Re: wildlife harvesting

To: "John Leonard" <>
Subject: Re: wildlife harvesting
From: "Philip A Veerman" <>
Date: Thu, 6 Aug 1998 13:17:40 +1000
John Leonard's comments are absolutely spot on, I was just about to write
the same thing and we don't even need to be as obscure as discussing
microwaves. I think this is an important point. Whilst export of all species
is restricted, the pressure is on the not so rare species. Even as bad as
the smuggling trade is (on animal welfare grounds), whilst galahs and
sulphur-crested cockatoos etc remain rare for collectors overseas, the
pressure is on those species. Their population status can cope and could
possibly even handle annual decimation (of young birds) under poaching
pressure. Although the current rate of loss from poaching such abundant
species would be nowhere near one in ten (ie decimation), more like one in
100000s. If such species are made cheaply available overseas, that would not
satisfy the demand. The psychology of collection is such that pressure would
increasingly flow down to the rarer species. Sadly they can least handle it.
Legal export of common species would increase, not decrease, pressure on
rare species.
Another point is, some of these species could be harmful if they become
established in foreign lands, just as many foreign species have become here.
As good global citizens, we should try to avoid those problems happening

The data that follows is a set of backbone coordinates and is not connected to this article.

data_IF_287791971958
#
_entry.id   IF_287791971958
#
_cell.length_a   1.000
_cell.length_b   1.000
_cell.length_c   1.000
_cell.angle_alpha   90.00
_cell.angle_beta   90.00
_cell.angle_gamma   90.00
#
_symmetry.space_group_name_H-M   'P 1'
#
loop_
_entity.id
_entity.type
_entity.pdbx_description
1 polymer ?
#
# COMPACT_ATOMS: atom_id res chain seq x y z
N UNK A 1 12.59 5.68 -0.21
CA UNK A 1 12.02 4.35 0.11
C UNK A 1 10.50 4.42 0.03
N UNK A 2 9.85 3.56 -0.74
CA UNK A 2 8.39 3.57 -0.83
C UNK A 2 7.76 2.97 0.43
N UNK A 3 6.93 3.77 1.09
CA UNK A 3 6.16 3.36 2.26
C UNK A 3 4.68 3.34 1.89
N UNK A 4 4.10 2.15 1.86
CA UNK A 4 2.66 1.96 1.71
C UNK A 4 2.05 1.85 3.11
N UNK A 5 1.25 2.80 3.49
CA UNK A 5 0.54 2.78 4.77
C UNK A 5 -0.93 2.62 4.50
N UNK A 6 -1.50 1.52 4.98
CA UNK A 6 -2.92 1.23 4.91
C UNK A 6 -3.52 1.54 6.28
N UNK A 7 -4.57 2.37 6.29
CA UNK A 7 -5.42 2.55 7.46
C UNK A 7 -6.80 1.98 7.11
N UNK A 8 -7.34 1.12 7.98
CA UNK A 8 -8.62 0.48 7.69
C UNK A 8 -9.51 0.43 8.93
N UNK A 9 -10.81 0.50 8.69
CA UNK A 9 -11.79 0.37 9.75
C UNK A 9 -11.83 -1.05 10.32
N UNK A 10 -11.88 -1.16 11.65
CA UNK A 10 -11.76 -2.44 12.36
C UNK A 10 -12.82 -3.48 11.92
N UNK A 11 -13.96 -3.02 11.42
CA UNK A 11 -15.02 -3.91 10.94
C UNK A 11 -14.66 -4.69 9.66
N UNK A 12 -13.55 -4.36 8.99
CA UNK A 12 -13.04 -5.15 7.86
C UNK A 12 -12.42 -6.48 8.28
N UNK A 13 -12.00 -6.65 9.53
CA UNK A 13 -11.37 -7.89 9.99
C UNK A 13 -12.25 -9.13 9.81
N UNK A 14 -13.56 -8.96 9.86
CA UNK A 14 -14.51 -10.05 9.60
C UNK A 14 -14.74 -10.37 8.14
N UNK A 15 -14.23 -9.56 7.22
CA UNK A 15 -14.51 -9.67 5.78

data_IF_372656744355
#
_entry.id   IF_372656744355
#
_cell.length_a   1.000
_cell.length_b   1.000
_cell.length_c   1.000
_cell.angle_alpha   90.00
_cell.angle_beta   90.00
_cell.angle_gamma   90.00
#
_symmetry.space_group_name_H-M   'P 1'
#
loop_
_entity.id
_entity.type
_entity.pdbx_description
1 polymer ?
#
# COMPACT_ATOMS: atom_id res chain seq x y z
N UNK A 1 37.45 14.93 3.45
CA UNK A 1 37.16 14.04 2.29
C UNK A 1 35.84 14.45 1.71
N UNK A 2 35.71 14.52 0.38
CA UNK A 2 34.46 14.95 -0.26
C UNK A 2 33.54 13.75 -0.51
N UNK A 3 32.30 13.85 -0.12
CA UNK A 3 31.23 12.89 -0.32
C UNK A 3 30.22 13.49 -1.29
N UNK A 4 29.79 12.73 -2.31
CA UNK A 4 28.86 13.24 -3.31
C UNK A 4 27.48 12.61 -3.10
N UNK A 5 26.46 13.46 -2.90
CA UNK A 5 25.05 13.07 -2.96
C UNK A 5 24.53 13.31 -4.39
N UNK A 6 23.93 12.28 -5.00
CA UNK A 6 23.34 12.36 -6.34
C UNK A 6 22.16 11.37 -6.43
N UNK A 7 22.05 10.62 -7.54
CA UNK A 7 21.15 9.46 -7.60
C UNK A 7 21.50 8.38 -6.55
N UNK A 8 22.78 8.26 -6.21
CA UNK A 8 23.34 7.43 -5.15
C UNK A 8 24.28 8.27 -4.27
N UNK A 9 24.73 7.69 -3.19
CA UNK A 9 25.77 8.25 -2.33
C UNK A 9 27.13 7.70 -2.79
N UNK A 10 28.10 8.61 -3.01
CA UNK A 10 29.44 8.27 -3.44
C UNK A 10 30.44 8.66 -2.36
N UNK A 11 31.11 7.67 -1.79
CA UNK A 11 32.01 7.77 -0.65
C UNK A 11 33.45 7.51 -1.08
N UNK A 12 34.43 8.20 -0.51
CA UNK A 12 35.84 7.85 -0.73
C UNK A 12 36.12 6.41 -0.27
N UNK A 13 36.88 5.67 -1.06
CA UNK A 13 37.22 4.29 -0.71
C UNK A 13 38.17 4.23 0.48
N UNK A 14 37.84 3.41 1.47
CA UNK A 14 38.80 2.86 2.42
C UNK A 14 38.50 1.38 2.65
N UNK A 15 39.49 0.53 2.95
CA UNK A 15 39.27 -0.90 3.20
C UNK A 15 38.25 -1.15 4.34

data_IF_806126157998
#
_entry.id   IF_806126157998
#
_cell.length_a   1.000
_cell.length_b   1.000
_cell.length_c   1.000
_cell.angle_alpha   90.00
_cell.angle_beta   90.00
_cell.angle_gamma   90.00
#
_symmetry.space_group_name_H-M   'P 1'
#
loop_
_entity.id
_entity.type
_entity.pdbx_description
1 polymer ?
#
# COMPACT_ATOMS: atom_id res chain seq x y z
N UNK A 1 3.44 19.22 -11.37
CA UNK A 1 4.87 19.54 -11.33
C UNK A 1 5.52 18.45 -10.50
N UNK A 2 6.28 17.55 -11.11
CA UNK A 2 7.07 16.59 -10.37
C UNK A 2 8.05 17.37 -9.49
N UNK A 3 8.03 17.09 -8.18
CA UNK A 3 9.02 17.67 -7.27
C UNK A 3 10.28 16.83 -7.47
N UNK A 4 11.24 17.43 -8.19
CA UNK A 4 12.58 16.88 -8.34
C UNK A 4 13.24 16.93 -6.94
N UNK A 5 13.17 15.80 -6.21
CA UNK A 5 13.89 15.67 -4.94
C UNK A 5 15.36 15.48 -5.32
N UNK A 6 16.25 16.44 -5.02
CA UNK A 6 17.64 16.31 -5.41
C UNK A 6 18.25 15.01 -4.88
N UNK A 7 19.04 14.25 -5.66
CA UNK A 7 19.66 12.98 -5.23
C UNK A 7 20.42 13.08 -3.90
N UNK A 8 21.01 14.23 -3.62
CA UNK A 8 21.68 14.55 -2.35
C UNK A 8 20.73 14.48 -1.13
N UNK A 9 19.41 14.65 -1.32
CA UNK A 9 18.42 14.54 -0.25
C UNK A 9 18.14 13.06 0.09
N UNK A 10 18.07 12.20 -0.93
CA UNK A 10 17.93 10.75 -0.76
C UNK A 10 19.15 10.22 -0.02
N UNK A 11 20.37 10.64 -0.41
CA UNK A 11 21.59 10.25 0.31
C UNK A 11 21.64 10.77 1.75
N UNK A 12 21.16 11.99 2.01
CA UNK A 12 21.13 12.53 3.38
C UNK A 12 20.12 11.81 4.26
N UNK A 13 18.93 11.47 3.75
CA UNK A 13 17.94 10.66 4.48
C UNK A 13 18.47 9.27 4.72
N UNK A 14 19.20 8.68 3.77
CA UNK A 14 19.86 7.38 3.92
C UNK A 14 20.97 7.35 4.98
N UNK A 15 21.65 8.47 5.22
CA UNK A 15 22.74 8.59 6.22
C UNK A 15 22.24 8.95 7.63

-----Original Message-----
From: John Leonard <>
To:  <>
Date: Thursday, 6 August 1998 12:18
Subject: re: wildlife harvesting

>A danger I see in wildlife harvesting which no-one has so far pointed out
>a far as I know is that an increased supply of wildlife will create a new
>Before microwave ovens were invented no-one wanted one (obviously); before
>they became relatively cheap then no-one much could  think about getting
>HOWEVER when they did become cheap they then became a necessity, a human
>right almost.
>If a greater supply of Australian wildlife comes on the market it risks
>creating an enormously greater demand, which will lead to an increase in
>legal trapping and export (which, don't forget, involves great cruelty to
>animals involved and danger to the environment) AND increasing the illegal
>trade in animals, as, as the common animals would now be available, then it
>becomes more desirable to have the rarer species, and there is more demand
>for these.
>John Leonard

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